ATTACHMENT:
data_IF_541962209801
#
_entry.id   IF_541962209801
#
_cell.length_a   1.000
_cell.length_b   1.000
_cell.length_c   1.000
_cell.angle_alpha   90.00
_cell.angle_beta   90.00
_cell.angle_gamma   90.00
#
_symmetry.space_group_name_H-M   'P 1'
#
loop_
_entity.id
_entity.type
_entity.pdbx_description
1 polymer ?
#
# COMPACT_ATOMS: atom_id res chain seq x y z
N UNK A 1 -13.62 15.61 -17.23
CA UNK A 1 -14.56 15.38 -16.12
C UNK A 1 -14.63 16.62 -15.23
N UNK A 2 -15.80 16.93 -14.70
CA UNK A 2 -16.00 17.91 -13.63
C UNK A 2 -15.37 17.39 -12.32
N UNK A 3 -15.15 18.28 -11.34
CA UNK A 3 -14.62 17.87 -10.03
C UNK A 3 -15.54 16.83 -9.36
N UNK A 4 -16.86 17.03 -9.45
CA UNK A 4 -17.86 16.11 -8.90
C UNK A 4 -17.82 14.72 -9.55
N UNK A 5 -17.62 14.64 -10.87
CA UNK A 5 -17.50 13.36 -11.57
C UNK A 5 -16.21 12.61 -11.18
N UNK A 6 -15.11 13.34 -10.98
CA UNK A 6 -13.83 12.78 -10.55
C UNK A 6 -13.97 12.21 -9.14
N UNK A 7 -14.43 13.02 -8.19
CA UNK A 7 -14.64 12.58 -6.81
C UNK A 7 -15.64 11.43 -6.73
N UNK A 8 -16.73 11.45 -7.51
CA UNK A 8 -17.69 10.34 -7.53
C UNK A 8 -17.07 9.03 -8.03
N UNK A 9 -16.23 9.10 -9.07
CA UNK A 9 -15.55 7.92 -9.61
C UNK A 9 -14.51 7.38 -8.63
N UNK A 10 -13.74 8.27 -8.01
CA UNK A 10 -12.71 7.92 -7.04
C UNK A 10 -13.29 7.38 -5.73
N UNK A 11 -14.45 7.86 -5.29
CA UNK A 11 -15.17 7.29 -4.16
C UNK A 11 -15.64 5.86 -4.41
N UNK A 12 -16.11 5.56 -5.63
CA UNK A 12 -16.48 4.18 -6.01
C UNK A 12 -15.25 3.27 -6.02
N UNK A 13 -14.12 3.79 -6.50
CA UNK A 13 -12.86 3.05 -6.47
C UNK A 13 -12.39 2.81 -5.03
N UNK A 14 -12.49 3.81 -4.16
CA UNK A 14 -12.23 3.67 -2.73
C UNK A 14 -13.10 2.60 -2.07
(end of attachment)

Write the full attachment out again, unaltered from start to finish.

data_IF_541962209801
#
_entry.id   IF_541962209801
#
_cell.length_a   1.000
_cell.length_b   1.000
_cell.length_c   1.000
_cell.angle_alpha   90.00
_cell.angle_beta   90.00
_cell.angle_gamma   90.00
#
_symmetry.space_group_name_H-M   'P 1'
#
loop_
_entity.id
_entity.type
_entity.pdbx_description
1 polymer ?
#
# COMPACT_ATOMS: atom_id res chain seq x y z
N UNK A 1 -13.62 15.61 -17.23
CA UNK A 1 -14.56 15.38 -16.12
C UNK A 1 -14.63 16.62 -15.23
N UNK A 2 -15.80 16.93 -14.70
CA UNK A 2 -16.00 17.91 -13.63
C UNK A 2 -15.37 17.39 -12.32
N UNK A 3 -15.15 18.28 -11.34
CA UNK A 3 -14.62 17.87 -10.03
C UNK A 3 -15.54 16.83 -9.36
N UNK A 4 -16.86 17.03 -9.45
CA UNK A 4 -17.86 16.11 -8.90
C UNK A 4 -17.82 14.72 -9.55
N UNK A 5 -17.62 14.64 -10.87
CA UNK A 5 -17.50 13.36 -11.57
C UNK A 5 -16.21 12.61 -11.18
N UNK A 6 -15.11 13.34 -10.98
CA UNK A 6 -13.83 12.78 -10.55
C UNK A 6 -13.97 12.21 -9.14
N UNK A 7 -14.43 13.02 -8.19
CA UNK A 7 -14.64 12.58 -6.81
C UNK A 7 -15.64 11.43 -6.73
N UNK A 8 -16.73 11.45 -7.51
CA UNK A 8 -17.69 10.34 -7.53
C UNK A 8 -17.07 9.03 -8.03
N UNK A 9 -16.23 9.10 -9.07
CA UNK A 9 -15.55 7.92 -9.61
C UNK A 9 -14.51 7.38 -8.63
N UNK A 10 -13.74 8.27 -8.01
CA UNK A 10 -12.71 7.92 -7.04
C UNK A 10 -13.29 7.38 -5.73
N UNK A 11 -14.45 7.86 -5.29
CA UNK A 11 -15.17 7.29 -4.16
C UNK A 11 -15.64 5.86 -4.41
N UNK A 12 -16.11 5.56 -5.63
CA UNK A 12 -16.48 4.18 -6.01
C UNK A 12 -15.25 3.27 -6.02
N UNK A 13 -14.12 3.79 -6.50
CA UNK A 13 -12.86 3.05 -6.47
C UNK A 13 -12.39 2.81 -5.03
N UNK A 14 -12.49 3.81 -4.16
CA UNK A 14 -12.23 3.67 -2.73
C UNK A 14 -13.10 2.60 -2.07